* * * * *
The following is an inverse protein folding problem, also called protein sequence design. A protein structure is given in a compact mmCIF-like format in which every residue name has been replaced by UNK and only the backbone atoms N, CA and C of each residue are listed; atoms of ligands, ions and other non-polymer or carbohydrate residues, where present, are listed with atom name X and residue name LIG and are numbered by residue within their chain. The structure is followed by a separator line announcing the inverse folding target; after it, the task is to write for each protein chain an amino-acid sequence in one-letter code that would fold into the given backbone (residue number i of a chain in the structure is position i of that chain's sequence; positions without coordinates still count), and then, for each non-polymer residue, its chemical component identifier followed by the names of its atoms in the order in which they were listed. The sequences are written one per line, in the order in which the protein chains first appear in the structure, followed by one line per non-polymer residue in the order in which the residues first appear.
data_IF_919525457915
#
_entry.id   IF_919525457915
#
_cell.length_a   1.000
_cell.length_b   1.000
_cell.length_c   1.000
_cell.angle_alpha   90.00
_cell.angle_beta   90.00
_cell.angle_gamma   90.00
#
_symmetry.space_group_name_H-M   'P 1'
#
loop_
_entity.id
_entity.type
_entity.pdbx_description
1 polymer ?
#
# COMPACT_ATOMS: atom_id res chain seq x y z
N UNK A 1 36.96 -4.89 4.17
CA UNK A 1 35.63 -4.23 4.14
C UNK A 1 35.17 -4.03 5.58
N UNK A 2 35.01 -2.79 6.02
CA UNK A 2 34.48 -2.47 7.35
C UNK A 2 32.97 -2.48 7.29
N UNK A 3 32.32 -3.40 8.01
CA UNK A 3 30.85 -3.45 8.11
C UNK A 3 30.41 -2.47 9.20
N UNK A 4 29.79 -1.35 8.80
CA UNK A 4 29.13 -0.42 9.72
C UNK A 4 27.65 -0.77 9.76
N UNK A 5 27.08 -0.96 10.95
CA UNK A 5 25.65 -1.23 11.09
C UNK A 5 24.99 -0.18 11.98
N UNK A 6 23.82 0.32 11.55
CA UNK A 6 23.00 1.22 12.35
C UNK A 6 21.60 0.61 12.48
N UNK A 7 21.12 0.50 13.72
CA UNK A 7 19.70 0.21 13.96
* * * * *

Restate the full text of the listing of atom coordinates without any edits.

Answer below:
The following is an inverse protein folding problem, also called protein sequence design. A protein structure is given in a compact mmCIF-like format in which every residue name has been replaced by UNK and only the backbone atoms N, CA and C of each residue are listed; atoms of ligands, ions and other non-polymer or carbohydrate residues, where present, are listed with atom name X and residue name LIG and are numbered by residue within their chain. The structure is followed by a separator line announcing the inverse folding target; after it, the task is to write for each protein chain an amino-acid sequence in one-letter code that would fold into the given backbone (residue number i of a chain in the structure is position i of that chain's sequence; positions without coordinates still count), and then, for each non-polymer residue, its chemical component identifier followed by the names of its atoms in the order in which they were listed. The sequences are written one per line, in the order in which the protein chains first appear in the structure, followed by one line per non-polymer residue in the order in which the residues first appear.
data_IF_919525457915
#
_entry.id   IF_919525457915
#
_cell.length_a   1.000
_cell.length_b   1.000
_cell.length_c   1.000
_cell.angle_alpha   90.00
_cell.angle_beta   90.00
_cell.angle_gamma   90.00
#
_symmetry.space_group_name_H-M   'P 1'
#
loop_
_entity.id
_entity.type
_entity.pdbx_description
1 polymer ?
#
# COMPACT_ATOMS: atom_id res chain seq x y z
N UNK A 1 36.96 -4.89 4.17
CA UNK A 1 35.63 -4.23 4.14
C UNK A 1 35.17 -4.03 5.58
N UNK A 2 35.01 -2.79 6.02
CA UNK A 2 34.48 -2.47 7.35
C UNK A 2 32.97 -2.48 7.29
N UNK A 3 32.32 -3.40 8.01
CA UNK A 3 30.85 -3.45 8.11
C UNK A 3 30.41 -2.47 9.20
N UNK A 4 29.79 -1.35 8.80
CA UNK A 4 29.13 -0.42 9.72
C UNK A 4 27.65 -0.77 9.76
N UNK A 5 27.08 -0.96 10.95
CA UNK A 5 25.65 -1.23 11.09
C UNK A 5 24.99 -0.18 11.98
N UNK A 6 23.82 0.32 11.55
CA UNK A 6 23.00 1.22 12.35
C UNK A 6 21.60 0.61 12.48
N UNK A 7 21.12 0.50 13.72
CA UNK A 7 19.70 0.21 13.96